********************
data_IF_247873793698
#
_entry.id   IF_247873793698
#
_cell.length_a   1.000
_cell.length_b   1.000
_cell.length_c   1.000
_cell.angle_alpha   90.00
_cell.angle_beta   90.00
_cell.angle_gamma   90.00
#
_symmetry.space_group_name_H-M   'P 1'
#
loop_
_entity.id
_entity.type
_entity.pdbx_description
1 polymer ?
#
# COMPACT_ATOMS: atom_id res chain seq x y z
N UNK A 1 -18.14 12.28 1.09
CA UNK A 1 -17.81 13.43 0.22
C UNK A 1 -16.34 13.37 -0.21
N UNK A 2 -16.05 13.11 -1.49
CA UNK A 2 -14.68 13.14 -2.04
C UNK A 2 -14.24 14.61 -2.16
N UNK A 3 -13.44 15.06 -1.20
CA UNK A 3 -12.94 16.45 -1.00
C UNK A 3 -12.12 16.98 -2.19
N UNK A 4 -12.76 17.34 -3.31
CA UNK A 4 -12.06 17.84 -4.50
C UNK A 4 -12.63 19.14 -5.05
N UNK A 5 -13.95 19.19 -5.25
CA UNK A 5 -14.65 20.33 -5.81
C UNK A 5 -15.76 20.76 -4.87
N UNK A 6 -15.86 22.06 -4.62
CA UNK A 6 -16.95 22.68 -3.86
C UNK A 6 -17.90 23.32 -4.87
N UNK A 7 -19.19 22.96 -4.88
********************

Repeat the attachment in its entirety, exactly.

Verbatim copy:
data_IF_247873793698
#
_entry.id   IF_247873793698
#
_cell.length_a   1.000
_cell.length_b   1.000
_cell.length_c   1.000
_cell.angle_alpha   90.00
_cell.angle_beta   90.00
_cell.angle_gamma   90.00
#
_symmetry.space_group_name_H-M   'P 1'
#
loop_
_entity.id
_entity.type
_entity.pdbx_description
1 polymer ?
#
# COMPACT_ATOMS: atom_id res chain seq x y z
N UNK A 1 -18.14 12.28 1.09
CA UNK A 1 -17.81 13.43 0.22
C UNK A 1 -16.34 13.37 -0.21
N UNK A 2 -16.05 13.11 -1.49
CA UNK A 2 -14.68 13.14 -2.04
C UNK A 2 -14.24 14.61 -2.16
N UNK A 3 -13.44 15.06 -1.20
CA UNK A 3 -12.94 16.45 -1.00
C UNK A 3 -12.12 16.98 -2.19
N UNK A 4 -12.76 17.34 -3.31
CA UNK A 4 -12.06 17.84 -4.50
C UNK A 4 -12.63 19.14 -5.05
N UNK A 5 -13.95 19.19 -5.25
CA UNK A 5 -14.65 20.33 -5.81
C UNK A 5 -15.76 20.76 -4.87
N UNK A 6 -15.86 22.06 -4.62
CA UNK A 6 -16.95 22.68 -3.86
C UNK A 6 -17.90 23.32 -4.87
N UNK A 7 -19.19 22.96 -4.88